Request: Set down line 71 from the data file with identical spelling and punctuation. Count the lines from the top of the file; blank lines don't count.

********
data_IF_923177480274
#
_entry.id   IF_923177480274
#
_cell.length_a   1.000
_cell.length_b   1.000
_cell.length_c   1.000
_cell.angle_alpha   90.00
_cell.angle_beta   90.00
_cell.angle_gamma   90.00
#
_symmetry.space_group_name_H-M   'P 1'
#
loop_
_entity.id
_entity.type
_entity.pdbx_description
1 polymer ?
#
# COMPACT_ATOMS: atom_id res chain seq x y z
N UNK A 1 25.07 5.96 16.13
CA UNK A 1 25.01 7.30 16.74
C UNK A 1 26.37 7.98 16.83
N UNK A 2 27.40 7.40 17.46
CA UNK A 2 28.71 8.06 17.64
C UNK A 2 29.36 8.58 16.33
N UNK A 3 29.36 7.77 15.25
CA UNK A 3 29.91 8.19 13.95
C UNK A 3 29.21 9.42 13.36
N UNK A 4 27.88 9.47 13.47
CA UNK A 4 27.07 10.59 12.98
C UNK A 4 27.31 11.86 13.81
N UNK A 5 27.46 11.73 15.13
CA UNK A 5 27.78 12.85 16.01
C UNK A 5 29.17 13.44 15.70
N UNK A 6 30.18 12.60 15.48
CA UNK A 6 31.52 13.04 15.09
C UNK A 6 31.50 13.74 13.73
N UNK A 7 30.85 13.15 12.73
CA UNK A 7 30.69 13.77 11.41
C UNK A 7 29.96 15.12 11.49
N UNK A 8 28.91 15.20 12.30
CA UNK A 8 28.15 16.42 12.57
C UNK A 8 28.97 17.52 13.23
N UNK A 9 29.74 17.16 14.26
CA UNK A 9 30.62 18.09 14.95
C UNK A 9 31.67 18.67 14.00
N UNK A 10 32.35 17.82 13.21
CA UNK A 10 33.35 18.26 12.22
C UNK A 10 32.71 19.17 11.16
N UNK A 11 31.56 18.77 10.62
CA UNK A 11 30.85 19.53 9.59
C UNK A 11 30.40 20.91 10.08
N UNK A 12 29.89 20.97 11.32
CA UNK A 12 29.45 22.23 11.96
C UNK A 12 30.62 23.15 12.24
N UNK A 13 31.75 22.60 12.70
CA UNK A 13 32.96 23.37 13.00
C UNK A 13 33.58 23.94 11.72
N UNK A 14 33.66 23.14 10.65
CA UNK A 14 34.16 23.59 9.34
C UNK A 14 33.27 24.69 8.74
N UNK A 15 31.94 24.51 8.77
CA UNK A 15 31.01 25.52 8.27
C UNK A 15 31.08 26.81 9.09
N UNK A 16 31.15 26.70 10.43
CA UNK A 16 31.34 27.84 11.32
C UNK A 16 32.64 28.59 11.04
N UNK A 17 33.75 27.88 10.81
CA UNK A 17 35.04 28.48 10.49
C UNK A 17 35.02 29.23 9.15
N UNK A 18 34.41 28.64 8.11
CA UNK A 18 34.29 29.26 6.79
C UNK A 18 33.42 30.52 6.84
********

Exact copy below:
C UNK A 17 35.02 29.23 9.15